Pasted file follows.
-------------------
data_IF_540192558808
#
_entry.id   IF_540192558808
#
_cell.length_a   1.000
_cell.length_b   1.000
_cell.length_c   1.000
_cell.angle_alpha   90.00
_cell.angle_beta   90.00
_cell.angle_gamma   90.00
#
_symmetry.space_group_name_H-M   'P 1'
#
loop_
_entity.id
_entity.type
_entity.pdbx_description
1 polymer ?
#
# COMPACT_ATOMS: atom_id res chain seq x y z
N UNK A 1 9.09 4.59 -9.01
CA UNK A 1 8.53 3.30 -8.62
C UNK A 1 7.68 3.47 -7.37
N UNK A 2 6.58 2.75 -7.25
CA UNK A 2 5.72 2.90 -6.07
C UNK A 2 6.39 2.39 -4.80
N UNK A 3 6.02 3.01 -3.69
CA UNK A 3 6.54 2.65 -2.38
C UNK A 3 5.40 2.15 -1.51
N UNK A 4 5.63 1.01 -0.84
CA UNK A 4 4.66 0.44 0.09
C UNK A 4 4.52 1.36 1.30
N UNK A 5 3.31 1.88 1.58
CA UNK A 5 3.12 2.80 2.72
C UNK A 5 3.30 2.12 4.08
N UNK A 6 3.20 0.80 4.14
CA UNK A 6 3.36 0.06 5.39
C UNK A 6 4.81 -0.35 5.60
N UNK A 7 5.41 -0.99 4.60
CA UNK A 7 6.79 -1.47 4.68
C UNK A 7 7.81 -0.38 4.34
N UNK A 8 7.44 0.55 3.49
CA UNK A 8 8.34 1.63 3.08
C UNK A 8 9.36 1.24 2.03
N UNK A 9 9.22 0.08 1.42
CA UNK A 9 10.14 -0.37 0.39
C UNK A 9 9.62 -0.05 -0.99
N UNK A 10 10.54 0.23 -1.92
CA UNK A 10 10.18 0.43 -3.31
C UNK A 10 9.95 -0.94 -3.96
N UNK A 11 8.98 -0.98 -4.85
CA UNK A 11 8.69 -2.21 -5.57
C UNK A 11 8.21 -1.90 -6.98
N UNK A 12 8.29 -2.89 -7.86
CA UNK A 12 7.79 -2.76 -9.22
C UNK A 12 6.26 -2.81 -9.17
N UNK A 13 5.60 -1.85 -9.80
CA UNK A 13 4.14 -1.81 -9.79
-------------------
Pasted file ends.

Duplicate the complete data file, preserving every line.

data_IF_540192558808
#
_entry.id   IF_540192558808
#
_cell.length_a   1.000
_cell.length_b   1.000
_cell.length_c   1.000
_cell.angle_alpha   90.00
_cell.angle_beta   90.00
_cell.angle_gamma   90.00
#
_symmetry.space_group_name_H-M   'P 1'
#
loop_
_entity.id
_entity.type
_entity.pdbx_description
1 polymer ?
#
# COMPACT_ATOMS: atom_id res chain seq x y z
N UNK A 1 9.09 4.59 -9.01
CA UNK A 1 8.53 3.30 -8.62
C UNK A 1 7.68 3.47 -7.37
N UNK A 2 6.58 2.75 -7.25
CA UNK A 2 5.72 2.90 -6.07
C UNK A 2 6.39 2.39 -4.80
N UNK A 3 6.02 3.01 -3.69
CA UNK A 3 6.54 2.65 -2.38
C UNK A 3 5.40 2.15 -1.51
N UNK A 4 5.63 1.01 -0.84
CA UNK A 4 4.66 0.44 0.09
C UNK A 4 4.52 1.36 1.30
N UNK A 5 3.31 1.88 1.58
CA UNK A 5 3.12 2.80 2.72
C UNK A 5 3.30 2.12 4.08
N UNK A 6 3.20 0.80 4.14
CA UNK A 6 3.36 0.06 5.39
C UNK A 6 4.81 -0.35 5.60
N UNK A 7 5.41 -0.99 4.60
CA UNK A 7 6.79 -1.47 4.68
C UNK A 7 7.81 -0.38 4.34
N UNK A 8 7.44 0.55 3.49
CA UNK A 8 8.34 1.63 3.08
C UNK A 8 9.36 1.24 2.03
N UNK A 9 9.22 0.08 1.42
CA UNK A 9 10.14 -0.37 0.39
C UNK A 9 9.62 -0.05 -0.99
N UNK A 10 10.54 0.23 -1.92
CA UNK A 10 10.18 0.43 -3.31
C UNK A 10 9.95 -0.94 -3.96
N UNK A 11 8.98 -0.98 -4.85
CA UNK A 11 8.69 -2.21 -5.57
C UNK A 11 8.21 -1.90 -6.98
N UNK A 12 8.29 -2.89 -7.86
CA UNK A 12 7.79 -2.76 -9.22
C UNK A 12 6.26 -2.81 -9.17
N UNK A 13 5.60 -1.85 -9.80
CA UNK A 13 4.14 -1.81 -9.79